[I wrote this post in 2010, a few days after The Social Network was released. Today, in November 2016, I’m revisiting it because I’m currently teaching the film to my high school students, and because I wanted to find a way back to blogging after another long hiatus. Here, you will find the original review, and below it, some notes on my more recent viewing.]
Review from 10th October 2010:
The big question is “what will Mark Zuckerberg think of The Social Network?” Will he like what is being said about him at the multiplex, which, because it amplifies and magnifies everything in surround sound and Massive-o-Vision, is the most public and uncouth forum for telling an intimate story about private enmities. There’s a definite hint of schadenfreude in the film’s purported laying bare of Zuckerberg’s social ineptitude, his near-autistic inability to engage with friends in ways they can relate and warm to – so the man who made a career out of commoditising other people’s private lives in ways they were ill-prepared to comprehend doesn’t like the way he’s talking about in the pop-cultural echo-chamber? Poor lamb.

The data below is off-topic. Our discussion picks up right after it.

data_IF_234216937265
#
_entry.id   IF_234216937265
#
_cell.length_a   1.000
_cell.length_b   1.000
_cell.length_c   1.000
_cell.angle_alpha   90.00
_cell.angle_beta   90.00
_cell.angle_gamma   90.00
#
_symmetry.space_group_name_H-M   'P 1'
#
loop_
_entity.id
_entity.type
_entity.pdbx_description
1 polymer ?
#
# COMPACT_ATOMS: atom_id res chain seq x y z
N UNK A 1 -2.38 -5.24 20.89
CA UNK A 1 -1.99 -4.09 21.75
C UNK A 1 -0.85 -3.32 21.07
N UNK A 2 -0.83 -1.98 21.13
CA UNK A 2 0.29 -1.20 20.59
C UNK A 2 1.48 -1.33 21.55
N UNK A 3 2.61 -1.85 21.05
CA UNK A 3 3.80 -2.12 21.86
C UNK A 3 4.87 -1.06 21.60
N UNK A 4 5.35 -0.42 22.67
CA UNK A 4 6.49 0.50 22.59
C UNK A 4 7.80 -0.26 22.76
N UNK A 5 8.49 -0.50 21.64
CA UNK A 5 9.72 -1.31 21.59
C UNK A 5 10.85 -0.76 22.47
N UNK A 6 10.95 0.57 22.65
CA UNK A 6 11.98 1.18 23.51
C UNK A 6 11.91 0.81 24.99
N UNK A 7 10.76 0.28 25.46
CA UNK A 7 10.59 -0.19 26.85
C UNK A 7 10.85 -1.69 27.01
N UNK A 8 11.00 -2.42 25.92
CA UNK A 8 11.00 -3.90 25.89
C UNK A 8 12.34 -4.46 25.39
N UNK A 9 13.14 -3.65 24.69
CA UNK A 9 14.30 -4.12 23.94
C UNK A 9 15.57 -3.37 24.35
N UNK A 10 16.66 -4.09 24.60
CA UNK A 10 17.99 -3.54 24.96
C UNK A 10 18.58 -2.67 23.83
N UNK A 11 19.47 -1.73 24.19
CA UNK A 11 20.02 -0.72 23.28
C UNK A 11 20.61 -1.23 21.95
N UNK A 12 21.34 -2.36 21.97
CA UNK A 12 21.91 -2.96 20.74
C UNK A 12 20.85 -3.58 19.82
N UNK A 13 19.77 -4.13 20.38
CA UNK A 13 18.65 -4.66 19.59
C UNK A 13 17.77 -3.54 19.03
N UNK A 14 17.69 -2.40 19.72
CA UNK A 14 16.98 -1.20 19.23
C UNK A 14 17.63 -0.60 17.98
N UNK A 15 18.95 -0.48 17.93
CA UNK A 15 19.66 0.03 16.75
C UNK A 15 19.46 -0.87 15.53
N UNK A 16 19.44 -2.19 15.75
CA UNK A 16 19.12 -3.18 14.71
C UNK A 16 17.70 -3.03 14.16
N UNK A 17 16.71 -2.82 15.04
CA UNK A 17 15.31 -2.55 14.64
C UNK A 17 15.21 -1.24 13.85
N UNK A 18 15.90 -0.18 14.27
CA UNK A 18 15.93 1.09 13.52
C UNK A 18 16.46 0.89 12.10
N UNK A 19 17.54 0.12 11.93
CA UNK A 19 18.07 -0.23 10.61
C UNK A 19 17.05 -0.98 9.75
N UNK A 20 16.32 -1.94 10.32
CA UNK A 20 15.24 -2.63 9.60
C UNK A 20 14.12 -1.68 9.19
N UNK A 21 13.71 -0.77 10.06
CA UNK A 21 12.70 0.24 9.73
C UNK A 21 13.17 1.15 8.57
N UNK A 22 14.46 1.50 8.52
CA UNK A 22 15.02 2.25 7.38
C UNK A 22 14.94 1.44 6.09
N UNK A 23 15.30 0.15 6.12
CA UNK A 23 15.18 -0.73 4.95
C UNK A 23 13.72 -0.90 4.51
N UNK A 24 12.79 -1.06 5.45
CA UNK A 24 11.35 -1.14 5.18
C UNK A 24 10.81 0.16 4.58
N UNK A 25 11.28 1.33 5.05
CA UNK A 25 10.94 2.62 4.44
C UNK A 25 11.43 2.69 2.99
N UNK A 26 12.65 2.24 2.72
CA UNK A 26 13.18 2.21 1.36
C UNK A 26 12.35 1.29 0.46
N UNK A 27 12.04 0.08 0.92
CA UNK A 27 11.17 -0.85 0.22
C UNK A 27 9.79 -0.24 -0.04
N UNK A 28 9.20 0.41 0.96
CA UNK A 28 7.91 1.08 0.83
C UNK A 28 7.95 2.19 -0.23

Actually, the film is stacked in his favour, with only Eduardo Saverin (played by the eminently sympathetic future Spider-Man) coming off better: Zuckerberg is not friendly, despite his fame arising from his packaging of friendship, but he is preternaturally witty in his defensive verbal quips, outsmarting the more socially and professionally advantaged around him. His accusers, with the exception of Saverin, while not villainised, are emphatically portrayed as the kind of privileged elite we usually find putting nerds in headlocks in movies set at college. His is an automatic underdog story, and you can’t help following the script and feeling for the guy. What does Zuckerberg think of it? Well, according to Aaron Sorkin, the film’s writer, he “really liked the parts he agreed with.”